To assist your business in planning for your return, we have put together a Post-Pandemic Checklist — A Human Resource Guide to Normalization of Business Operations (PDF) for your review and use.
Reimagining the Future: Topgrading Your People
The COVID-19 crisis will reveal problem areas in your business, but also opportunities to improve. Perhaps the most critical ingredient to a company’s success in this new era will be the people we surround ourselves with as we embark on this journey. Consequently, we have been provided a painful yet unique opportunity to improve the quality of talent driving our business forward.
The wife of one of our BEST Stakeholders manages a retail store in a local mall. She had the unfortunate task of laying off her people during the shutdown, but she has kept in touch with her team and intends to bring most of them back when they reopen. However, there is one who will not be invited back due to poor performance and bad behavior. For others, she will promote and increase their hours when they reopen. She has been topgrading her people.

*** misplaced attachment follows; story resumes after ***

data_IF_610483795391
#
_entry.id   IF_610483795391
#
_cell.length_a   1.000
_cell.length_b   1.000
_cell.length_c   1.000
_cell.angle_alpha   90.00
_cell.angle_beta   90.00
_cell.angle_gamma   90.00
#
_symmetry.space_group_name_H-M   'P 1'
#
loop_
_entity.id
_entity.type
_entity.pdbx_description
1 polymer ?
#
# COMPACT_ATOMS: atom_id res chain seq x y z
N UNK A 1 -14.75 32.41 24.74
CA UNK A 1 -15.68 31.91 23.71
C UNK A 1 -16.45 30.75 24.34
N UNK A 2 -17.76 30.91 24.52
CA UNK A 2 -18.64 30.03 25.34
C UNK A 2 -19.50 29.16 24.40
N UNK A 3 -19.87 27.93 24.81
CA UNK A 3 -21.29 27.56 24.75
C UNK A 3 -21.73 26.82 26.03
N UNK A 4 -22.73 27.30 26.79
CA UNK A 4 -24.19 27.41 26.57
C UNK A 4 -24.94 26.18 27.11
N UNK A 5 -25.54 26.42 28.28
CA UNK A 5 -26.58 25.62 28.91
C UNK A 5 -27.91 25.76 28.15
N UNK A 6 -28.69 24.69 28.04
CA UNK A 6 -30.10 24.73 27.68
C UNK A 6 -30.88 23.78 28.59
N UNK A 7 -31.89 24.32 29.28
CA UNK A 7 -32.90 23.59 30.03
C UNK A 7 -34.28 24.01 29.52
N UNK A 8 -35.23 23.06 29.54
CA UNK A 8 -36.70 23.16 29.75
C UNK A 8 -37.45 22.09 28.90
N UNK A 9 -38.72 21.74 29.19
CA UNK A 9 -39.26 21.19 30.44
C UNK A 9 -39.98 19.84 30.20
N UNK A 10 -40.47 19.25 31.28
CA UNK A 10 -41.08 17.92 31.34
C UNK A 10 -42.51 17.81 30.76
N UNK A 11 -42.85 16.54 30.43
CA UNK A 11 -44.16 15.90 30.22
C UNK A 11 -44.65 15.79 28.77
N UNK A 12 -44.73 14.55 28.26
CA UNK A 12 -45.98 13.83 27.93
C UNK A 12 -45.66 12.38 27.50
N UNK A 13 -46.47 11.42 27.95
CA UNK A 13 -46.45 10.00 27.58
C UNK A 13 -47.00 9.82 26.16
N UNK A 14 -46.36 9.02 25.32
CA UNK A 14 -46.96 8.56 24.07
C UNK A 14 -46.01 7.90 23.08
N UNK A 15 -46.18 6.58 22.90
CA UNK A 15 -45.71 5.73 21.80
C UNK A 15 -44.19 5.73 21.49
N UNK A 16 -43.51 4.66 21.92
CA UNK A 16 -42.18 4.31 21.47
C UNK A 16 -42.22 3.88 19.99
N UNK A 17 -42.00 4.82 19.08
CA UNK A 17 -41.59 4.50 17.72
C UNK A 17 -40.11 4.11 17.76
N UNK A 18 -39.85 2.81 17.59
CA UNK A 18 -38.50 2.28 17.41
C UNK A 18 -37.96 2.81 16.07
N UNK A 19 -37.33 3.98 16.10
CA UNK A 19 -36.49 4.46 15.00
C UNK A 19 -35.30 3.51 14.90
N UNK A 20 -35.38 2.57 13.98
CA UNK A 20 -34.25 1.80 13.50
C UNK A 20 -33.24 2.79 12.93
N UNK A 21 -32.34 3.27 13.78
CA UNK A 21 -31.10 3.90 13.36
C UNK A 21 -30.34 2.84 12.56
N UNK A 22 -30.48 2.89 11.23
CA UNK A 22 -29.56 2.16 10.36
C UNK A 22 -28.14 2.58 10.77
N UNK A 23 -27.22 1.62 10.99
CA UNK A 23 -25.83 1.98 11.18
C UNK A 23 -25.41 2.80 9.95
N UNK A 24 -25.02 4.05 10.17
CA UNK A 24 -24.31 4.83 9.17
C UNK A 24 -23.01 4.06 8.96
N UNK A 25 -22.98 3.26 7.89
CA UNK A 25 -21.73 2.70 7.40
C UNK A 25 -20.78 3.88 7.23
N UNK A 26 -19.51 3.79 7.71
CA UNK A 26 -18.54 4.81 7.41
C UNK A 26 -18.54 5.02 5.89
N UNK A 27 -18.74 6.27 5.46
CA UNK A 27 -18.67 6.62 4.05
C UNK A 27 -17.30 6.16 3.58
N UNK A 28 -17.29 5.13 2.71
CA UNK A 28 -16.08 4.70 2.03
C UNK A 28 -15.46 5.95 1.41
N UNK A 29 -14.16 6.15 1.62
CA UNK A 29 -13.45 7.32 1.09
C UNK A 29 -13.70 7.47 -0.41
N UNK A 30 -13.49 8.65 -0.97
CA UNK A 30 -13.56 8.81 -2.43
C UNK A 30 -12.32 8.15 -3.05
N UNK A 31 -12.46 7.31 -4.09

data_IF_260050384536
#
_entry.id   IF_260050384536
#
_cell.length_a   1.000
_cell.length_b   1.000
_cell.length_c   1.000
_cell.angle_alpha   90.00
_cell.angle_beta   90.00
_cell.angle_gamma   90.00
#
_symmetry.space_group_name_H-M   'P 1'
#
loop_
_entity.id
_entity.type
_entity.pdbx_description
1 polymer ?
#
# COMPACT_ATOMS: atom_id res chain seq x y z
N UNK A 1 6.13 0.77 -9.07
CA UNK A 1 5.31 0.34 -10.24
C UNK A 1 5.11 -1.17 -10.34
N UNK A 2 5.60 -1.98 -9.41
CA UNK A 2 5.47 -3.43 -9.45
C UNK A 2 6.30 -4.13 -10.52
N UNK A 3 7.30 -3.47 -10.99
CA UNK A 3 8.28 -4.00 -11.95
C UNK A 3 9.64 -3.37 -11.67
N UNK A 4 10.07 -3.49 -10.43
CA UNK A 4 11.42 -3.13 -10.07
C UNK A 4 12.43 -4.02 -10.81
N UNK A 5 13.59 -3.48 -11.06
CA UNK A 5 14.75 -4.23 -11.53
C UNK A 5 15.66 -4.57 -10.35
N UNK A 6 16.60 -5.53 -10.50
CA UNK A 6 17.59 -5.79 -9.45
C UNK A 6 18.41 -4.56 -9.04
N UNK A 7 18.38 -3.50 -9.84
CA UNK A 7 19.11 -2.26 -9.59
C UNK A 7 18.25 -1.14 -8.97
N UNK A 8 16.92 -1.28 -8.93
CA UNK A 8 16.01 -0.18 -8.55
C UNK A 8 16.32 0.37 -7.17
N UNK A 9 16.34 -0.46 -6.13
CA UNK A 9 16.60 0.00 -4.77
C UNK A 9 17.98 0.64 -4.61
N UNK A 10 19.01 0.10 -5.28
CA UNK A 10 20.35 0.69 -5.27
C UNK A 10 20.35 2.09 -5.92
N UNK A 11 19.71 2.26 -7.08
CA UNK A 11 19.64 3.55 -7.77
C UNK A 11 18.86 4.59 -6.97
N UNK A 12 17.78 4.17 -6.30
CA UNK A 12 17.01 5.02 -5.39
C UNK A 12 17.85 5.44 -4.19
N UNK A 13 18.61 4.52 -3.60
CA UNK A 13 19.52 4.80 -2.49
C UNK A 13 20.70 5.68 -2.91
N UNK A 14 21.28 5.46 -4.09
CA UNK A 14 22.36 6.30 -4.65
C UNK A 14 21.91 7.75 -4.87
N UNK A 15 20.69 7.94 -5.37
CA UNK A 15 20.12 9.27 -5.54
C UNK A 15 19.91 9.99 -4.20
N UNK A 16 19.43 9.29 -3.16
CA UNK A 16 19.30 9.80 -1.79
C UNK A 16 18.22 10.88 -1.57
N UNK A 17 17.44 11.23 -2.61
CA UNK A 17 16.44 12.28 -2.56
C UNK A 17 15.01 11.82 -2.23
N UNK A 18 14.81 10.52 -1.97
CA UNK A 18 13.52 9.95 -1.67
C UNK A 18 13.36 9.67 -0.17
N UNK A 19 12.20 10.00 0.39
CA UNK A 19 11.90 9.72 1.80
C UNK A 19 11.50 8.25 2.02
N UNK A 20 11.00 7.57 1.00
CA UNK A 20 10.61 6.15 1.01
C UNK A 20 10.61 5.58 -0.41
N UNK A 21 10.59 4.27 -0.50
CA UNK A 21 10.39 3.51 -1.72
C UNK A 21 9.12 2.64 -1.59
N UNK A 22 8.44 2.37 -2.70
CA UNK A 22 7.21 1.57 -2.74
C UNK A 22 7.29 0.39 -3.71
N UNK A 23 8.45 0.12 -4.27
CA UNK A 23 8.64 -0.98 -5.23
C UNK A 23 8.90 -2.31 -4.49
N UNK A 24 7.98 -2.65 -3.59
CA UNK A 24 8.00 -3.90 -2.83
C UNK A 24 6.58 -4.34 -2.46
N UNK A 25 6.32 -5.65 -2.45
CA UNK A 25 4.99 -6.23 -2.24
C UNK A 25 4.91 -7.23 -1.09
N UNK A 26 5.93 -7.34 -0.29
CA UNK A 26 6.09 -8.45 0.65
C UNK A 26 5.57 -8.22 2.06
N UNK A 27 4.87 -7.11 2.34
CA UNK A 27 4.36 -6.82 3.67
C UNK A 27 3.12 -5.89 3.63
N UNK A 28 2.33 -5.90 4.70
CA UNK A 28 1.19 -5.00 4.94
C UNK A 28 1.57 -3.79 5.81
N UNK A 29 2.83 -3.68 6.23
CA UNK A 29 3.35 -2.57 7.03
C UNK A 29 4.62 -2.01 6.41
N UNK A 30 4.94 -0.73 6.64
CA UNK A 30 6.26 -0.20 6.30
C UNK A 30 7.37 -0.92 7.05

Topgrading talent is an interviewing philosophy that seeks out the highest quality workforce by ensuring that acquisition and development focus on the most talented, well-rounded performers, as well as those with a cultural fit. Click here for a useful article on how to “Topgrade your people for post-pandemic success.” While this challenging time may appear to be an odd opportunity to address topgrading, it is a perfect time to do so. All organizations, no matter how they’ve been affected, should be reimagining their operations and looking intently at ways their business can improve. Whether it is to preserve cash flow or to bring a new service or product to market, or a new business standard, there is no better time to review your team than right now.
When rehiring those laid off or hiring new employees as we come out of the crisis, utilize specific behavioral-based assessments to identify their cultural fit. Now is an ideal time to shed professionals with damaging, negative attitudes and poor behaviors, no matter their skill set. Talented people are now looking at their career growth options, and there you will find those who will be a better fit and improvement.
This process does not mean you do not care as a company— far from it. It means you care deeply about the ultimate success of your company and your people. Recognizing the need to top-grade your talent is the ultimate spirit of collaboration, strategic thinking, and positive intention to face this crisis and become a better company as a result.